About a year after its announcement, Mark Webber began testing of Porsche’s completed 919 test chassis , and the finished 919 racecar made its official public debut on December 14, 2013. The finished car sported a low displacement, turbocharged 2.0 liter V4 engine which was hatched to a sophisticated, state of the art electric hybrid system that developed warp like acceleration and mind boggling speeds.

919 8

The 919 made its racing debut at the 2014 6 Hours of Silverstone race, racing in the 6 MJ subclass of the LMP1-H series and finishing third in its first ever race. Its first season came to a rough end however at the 24 Race of Le Mans, where the No.14 car suffered from a broken anti roll bar and was forced out of the race. The 919 scored 194 points and finished 3rd place in the LMP1-H class, not bad for a first season, but unacceptable from a Porsche.

In 2015 however, the 919 was back in full swing, having been completely redesigned and ready to win which it did, winning the 24 Hours of Le Mans that year along with the 5 races that followed. In the 2015 season, the 919 scored a total of 344 points and scored 1st. The 919 continued to dominate the LMP1 series, winning the next two 24 Hours of Le Mans races and becoming one of Porsche’s most dominant racecars ever until it was officially retired in 2017.

919 4

But the 919 wasn’t dead yet, because Porsche had something very special up its sleeve, something VERY fast, something you’ll be able to read about next week in part II of the 919’s story.

As always, THANK YOU FOR READING and come back next Sunday for a brand new article. Don’t forget to follow us on WordPress and share this article with your friends! Follow us on Instagram at rsreportblog and check out our Facebook Group, Porsche Enthusiasts United. Feel free to suggest new topics in the Contact page. Newly added on the contact page is a link to the Porsche Club of America website which you should definitely check out HERE! Thank you for reading and don’t forget to come back next Sunday!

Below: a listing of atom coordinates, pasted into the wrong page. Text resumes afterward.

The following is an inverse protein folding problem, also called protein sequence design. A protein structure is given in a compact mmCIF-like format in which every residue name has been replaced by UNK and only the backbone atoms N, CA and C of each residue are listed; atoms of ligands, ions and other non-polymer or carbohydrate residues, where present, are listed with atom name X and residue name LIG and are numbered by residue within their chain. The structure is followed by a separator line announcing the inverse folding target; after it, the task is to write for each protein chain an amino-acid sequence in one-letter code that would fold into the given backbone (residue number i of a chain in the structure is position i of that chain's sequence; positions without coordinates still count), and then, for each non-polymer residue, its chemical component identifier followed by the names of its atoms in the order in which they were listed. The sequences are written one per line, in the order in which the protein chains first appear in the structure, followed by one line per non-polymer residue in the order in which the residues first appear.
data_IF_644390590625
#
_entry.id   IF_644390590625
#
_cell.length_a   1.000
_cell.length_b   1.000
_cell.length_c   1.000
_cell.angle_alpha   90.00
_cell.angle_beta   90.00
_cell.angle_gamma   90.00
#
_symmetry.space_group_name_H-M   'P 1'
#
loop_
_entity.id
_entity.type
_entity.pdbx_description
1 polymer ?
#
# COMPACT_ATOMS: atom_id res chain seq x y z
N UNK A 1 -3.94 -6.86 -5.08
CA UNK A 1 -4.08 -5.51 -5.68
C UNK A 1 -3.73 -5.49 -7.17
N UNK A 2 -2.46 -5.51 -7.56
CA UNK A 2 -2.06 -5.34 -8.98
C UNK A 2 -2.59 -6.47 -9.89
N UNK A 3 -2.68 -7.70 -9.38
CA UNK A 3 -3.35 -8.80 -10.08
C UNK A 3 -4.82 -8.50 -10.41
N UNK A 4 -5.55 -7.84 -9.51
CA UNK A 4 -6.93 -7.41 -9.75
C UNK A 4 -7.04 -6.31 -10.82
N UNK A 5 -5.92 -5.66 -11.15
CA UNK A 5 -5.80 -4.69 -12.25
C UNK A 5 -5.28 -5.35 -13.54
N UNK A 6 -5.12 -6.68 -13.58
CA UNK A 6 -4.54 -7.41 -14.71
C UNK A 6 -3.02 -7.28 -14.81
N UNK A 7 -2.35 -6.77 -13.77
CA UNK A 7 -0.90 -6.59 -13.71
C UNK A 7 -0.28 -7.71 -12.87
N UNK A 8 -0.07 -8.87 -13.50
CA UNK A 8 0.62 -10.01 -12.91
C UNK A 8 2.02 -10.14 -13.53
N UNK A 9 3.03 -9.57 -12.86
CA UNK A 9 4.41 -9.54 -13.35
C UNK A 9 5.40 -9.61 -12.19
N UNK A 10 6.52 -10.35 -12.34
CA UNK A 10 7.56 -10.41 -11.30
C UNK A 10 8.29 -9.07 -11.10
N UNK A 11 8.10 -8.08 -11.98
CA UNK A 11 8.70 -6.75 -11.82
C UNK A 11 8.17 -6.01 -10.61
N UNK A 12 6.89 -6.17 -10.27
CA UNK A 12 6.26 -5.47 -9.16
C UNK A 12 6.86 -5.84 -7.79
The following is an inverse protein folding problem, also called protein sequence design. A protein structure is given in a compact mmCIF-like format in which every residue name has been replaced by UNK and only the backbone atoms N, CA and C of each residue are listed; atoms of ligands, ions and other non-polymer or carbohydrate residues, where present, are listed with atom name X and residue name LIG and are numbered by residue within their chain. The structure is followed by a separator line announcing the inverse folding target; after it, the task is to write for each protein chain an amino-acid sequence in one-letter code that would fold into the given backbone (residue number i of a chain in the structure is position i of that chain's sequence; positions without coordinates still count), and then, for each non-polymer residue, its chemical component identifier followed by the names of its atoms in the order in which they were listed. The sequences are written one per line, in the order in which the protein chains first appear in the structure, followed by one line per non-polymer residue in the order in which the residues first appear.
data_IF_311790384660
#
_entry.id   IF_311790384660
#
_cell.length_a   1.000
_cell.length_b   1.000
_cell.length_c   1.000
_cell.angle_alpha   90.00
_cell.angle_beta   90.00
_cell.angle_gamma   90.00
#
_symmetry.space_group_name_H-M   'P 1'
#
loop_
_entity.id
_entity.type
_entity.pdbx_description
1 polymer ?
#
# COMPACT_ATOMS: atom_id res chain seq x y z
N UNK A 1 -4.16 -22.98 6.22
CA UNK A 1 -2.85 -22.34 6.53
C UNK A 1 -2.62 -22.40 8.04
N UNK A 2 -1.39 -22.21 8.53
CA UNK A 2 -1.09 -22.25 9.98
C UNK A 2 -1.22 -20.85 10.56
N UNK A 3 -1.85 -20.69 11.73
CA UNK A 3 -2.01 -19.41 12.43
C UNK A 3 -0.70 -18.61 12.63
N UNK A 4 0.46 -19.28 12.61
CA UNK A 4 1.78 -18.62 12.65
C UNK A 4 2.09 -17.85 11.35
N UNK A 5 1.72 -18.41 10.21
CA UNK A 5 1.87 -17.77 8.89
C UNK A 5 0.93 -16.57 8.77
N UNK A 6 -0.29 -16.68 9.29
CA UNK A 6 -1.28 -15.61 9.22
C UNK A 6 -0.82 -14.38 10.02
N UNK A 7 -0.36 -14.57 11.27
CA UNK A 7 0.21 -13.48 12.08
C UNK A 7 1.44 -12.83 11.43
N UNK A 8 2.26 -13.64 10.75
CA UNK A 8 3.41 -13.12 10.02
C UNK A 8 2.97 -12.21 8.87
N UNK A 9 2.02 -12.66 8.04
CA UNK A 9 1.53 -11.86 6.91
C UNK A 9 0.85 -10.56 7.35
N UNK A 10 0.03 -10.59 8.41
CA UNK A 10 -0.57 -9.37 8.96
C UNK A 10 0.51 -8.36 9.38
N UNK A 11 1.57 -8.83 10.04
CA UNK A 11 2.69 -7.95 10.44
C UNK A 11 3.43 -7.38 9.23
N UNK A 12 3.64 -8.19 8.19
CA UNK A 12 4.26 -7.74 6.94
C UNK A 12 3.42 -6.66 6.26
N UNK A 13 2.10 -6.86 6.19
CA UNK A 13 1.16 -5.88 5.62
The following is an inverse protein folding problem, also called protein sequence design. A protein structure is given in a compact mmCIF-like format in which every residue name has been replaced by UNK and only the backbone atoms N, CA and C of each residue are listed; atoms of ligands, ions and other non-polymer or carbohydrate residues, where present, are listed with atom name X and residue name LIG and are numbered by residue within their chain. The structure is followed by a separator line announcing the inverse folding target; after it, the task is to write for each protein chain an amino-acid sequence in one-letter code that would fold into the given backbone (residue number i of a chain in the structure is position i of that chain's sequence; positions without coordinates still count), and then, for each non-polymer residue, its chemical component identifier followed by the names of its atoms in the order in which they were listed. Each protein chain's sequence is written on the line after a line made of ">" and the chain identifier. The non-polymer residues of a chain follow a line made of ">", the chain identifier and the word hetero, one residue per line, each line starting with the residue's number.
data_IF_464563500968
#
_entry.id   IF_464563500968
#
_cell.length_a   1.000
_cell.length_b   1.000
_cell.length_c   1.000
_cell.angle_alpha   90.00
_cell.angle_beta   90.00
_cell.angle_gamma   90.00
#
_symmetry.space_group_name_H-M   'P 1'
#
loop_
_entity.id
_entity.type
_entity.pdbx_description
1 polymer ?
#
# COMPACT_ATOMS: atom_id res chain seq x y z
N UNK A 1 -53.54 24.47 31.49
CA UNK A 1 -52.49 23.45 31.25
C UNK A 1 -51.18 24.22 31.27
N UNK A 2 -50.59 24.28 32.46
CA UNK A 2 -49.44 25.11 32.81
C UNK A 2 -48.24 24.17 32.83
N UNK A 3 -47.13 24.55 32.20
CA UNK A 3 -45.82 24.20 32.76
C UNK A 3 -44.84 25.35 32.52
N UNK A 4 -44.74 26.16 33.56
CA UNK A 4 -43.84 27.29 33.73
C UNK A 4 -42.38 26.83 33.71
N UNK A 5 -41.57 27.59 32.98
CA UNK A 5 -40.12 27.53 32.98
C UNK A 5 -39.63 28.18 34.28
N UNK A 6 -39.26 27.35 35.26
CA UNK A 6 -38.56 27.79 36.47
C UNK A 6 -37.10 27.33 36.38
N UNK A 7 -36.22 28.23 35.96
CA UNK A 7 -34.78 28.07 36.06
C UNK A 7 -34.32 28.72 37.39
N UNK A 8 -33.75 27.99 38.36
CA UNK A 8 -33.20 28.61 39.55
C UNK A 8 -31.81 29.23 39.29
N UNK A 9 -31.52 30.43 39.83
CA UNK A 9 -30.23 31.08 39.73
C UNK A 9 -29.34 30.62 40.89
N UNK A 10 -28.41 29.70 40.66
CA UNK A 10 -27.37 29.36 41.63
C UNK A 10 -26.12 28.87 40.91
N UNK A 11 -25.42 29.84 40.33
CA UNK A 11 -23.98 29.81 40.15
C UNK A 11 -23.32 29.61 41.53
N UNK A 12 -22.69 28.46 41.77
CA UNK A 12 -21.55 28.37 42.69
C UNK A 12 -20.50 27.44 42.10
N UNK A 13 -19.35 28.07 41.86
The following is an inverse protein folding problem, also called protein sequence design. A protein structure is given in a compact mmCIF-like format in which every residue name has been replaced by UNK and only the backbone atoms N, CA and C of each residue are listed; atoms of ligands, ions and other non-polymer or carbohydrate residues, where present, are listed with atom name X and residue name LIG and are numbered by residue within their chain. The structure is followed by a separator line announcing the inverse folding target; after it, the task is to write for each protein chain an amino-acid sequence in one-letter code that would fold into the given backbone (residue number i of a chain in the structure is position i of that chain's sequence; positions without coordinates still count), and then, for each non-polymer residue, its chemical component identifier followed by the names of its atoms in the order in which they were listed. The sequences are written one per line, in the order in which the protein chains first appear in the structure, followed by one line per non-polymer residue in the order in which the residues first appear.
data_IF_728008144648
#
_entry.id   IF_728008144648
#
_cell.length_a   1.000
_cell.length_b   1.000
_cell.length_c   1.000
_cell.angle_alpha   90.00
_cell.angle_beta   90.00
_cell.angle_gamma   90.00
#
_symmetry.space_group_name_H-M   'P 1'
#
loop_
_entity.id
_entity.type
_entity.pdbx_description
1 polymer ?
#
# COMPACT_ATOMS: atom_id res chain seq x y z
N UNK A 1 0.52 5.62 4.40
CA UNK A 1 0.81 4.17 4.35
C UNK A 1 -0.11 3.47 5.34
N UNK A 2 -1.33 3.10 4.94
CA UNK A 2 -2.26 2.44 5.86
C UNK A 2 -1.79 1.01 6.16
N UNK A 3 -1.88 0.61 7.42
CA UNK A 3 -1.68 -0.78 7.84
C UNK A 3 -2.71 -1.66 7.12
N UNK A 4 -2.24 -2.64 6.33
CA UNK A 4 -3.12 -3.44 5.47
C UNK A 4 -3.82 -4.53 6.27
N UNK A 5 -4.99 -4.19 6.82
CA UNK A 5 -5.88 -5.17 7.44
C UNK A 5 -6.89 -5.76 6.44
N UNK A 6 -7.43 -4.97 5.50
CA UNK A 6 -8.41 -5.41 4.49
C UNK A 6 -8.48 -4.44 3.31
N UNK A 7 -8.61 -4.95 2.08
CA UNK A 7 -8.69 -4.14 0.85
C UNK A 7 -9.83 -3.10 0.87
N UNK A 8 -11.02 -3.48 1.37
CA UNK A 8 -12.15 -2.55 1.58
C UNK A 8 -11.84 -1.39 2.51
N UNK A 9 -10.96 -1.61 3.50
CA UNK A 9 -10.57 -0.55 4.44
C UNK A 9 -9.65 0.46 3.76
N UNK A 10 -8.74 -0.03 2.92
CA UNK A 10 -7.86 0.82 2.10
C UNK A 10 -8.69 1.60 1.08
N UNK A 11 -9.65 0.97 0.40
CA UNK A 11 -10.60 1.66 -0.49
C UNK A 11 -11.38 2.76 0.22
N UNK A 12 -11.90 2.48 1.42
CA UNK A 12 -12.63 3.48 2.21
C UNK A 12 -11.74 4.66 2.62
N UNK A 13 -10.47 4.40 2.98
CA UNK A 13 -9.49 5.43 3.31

The Porsche 930 Turbo: Birth of an Icon

930 Turbo Cover.jpg

Photo Credit: HERE

Few words go together like Porsche and turbo. Tell anyone that you just bought a turbo, and they’re going to assume you’re referring to a top-the-line Porsche 911. With up to 580 hp on tap in today’s 911 Turbo S, you’re in for a wild ride. 0-60 happens in about 2.5 seconds (reading that line probably took you more time) and the 911 Turbo S keeps pulling all the way to 205 mph! That’s faster than the Ferrari 488 GTB, Lamborghini Huracan, and McLaren 570S. Despite being over 40 years old, the 911 Turbo’s legacy shows no signs of stopping and will likely carry over until the death of the 911.